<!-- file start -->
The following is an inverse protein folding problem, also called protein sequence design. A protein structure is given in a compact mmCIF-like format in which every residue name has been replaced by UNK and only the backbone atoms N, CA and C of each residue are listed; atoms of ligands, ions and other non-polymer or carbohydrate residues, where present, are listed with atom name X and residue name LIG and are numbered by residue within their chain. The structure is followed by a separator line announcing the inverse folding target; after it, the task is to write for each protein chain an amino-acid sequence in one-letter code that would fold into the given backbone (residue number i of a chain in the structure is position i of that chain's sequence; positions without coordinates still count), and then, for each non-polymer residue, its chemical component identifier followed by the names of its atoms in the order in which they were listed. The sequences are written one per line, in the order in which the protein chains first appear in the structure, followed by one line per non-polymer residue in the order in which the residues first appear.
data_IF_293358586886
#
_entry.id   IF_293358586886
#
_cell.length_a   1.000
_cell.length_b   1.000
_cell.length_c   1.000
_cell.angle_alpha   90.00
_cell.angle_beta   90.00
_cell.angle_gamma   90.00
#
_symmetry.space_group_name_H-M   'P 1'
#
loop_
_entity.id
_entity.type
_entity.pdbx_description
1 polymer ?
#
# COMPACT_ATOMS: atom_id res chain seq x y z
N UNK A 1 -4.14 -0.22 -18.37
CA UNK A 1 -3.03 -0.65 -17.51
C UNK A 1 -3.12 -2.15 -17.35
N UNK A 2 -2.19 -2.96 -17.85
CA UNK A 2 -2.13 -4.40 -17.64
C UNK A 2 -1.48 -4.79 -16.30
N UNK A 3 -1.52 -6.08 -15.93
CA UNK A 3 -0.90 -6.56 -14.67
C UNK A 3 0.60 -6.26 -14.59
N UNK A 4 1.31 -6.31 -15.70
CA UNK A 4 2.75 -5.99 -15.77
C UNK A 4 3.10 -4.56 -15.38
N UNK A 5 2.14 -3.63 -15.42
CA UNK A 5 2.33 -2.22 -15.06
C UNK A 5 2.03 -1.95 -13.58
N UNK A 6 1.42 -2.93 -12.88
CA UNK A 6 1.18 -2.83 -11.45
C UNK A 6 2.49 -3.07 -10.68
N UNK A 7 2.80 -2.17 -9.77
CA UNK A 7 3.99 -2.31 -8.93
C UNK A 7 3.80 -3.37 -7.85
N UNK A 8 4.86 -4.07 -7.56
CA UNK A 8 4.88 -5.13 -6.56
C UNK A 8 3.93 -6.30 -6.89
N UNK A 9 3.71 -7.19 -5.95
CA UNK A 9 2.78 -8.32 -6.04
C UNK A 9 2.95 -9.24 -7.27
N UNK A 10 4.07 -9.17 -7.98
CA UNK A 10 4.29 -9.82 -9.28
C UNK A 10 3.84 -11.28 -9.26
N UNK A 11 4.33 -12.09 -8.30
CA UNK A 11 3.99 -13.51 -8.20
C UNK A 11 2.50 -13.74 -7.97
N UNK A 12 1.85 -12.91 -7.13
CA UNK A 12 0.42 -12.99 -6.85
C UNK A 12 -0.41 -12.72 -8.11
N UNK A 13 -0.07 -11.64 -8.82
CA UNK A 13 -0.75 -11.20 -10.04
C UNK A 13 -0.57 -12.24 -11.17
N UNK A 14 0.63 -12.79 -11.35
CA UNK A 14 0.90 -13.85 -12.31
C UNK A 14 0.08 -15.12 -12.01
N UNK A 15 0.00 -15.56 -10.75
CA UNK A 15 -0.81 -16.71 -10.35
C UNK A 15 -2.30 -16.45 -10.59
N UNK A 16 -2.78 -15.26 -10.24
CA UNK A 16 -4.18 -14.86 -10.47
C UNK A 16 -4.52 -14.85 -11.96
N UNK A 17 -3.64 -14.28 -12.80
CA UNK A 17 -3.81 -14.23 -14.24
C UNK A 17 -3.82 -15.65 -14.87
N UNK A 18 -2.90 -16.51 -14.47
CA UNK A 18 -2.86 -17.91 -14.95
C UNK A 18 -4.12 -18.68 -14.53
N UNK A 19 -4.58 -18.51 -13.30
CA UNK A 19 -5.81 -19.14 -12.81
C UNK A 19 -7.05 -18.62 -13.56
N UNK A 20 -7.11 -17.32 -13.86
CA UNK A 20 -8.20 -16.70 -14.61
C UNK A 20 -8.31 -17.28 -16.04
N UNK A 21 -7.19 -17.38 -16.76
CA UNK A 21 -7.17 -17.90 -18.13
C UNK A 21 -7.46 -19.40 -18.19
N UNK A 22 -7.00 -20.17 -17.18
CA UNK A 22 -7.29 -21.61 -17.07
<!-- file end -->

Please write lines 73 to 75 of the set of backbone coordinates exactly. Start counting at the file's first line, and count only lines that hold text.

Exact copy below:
N UNK A 18 -2.90 -16.51 -14.47
CA UNK A 18 -2.86 -17.91 -14.95
C UNK A 18 -4.12 -18.68 -14.53